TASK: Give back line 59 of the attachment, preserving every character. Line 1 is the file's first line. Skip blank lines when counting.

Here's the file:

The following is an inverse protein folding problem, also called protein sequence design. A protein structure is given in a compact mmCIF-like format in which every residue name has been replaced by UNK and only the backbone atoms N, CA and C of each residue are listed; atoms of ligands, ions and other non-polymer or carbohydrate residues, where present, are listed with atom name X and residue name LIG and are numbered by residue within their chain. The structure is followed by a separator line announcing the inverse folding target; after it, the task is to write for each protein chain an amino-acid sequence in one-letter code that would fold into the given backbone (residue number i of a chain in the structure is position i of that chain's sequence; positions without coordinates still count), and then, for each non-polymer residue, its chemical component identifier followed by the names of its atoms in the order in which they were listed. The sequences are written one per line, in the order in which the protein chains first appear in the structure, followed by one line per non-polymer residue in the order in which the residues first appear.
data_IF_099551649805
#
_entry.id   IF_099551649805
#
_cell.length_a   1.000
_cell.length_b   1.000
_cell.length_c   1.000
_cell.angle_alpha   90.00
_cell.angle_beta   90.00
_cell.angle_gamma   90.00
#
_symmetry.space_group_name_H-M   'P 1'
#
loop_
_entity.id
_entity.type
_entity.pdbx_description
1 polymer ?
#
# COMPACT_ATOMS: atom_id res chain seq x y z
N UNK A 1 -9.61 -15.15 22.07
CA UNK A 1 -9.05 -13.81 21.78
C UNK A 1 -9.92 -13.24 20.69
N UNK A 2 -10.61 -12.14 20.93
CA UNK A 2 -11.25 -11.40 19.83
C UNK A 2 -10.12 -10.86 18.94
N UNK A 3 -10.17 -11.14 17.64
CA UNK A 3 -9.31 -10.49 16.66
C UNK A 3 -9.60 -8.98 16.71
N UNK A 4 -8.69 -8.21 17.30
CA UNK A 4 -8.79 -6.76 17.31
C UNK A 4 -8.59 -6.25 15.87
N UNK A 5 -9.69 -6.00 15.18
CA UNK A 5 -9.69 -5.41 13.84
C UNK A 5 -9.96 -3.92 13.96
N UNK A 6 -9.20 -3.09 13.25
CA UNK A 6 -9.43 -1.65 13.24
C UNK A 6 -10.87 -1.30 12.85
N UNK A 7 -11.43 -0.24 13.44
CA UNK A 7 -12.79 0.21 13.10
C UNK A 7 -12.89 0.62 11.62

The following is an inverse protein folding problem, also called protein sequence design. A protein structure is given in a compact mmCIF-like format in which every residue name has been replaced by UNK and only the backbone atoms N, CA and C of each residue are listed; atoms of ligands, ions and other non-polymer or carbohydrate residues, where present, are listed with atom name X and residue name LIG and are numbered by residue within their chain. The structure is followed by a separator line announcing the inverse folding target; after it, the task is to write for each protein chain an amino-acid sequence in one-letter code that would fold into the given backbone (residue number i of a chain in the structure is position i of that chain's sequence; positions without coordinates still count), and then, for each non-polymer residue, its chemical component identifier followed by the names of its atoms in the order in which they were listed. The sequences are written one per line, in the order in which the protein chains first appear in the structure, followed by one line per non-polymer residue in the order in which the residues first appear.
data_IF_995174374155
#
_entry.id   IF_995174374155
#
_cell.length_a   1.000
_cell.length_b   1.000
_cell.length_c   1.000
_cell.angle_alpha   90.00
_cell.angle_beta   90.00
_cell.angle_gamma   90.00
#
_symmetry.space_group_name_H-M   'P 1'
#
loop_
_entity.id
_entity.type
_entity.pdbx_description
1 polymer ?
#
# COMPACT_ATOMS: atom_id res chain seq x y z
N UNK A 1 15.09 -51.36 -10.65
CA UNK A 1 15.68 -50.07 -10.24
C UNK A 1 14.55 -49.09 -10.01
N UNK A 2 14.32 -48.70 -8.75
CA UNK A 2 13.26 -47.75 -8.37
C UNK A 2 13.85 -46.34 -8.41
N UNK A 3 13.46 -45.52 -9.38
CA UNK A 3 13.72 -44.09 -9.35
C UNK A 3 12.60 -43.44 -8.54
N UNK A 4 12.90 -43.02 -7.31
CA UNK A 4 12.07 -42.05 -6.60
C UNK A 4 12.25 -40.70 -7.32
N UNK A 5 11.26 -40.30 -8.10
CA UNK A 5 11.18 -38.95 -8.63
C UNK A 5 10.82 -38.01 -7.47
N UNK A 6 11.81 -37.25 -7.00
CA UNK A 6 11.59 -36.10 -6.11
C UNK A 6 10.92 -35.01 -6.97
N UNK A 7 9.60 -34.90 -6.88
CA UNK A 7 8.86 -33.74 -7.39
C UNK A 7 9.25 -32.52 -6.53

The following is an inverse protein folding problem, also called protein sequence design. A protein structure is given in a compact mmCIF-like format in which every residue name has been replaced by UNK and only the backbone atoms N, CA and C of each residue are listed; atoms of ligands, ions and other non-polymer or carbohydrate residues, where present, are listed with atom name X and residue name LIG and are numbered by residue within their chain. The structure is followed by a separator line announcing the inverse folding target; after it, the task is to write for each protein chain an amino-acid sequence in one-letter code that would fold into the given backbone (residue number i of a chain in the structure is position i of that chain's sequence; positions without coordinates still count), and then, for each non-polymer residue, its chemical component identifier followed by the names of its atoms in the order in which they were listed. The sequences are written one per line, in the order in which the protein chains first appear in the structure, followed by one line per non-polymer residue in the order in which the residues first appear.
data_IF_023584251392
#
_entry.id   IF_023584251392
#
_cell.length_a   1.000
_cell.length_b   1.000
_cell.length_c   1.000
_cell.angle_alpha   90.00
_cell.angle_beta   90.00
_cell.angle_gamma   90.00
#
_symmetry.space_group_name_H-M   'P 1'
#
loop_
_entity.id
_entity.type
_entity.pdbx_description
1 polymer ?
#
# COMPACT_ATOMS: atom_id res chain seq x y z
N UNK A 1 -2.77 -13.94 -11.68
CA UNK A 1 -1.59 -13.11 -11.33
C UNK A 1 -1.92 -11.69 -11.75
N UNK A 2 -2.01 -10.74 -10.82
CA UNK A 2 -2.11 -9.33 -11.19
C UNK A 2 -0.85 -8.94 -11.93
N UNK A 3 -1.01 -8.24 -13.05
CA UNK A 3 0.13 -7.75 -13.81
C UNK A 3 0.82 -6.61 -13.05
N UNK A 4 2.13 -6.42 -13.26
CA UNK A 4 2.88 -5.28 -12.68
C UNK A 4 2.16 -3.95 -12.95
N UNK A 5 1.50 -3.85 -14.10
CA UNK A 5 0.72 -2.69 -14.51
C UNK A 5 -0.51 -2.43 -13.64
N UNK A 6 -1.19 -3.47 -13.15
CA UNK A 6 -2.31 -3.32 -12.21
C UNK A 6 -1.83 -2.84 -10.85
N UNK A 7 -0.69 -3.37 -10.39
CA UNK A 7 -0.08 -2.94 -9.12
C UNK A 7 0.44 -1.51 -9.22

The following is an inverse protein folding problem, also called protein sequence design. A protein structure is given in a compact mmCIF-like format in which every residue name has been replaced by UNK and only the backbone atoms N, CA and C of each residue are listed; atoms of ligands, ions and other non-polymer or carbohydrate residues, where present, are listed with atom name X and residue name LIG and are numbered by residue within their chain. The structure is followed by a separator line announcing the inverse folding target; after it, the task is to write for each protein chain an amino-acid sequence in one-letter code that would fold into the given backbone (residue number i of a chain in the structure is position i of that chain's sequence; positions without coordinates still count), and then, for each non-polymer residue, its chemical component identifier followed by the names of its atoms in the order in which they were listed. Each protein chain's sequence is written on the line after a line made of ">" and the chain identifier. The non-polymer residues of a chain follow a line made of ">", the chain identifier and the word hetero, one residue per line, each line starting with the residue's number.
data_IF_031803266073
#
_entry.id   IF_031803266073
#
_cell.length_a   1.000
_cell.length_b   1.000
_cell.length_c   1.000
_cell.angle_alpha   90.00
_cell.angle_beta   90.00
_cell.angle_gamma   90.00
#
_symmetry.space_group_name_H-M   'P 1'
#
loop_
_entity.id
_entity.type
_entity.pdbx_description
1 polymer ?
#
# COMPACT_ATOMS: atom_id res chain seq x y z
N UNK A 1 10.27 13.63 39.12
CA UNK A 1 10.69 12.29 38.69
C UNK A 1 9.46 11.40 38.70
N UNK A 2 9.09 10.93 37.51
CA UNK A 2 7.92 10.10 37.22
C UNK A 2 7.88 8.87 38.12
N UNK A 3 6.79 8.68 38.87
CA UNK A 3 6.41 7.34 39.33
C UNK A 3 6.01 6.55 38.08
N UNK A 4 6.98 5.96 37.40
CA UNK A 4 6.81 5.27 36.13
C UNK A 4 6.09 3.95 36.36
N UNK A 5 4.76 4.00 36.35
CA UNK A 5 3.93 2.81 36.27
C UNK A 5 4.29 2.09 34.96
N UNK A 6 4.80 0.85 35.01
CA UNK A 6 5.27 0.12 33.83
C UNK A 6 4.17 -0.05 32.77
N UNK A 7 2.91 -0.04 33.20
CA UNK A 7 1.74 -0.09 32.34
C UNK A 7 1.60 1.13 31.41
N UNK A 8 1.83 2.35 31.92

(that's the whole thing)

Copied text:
_entity.type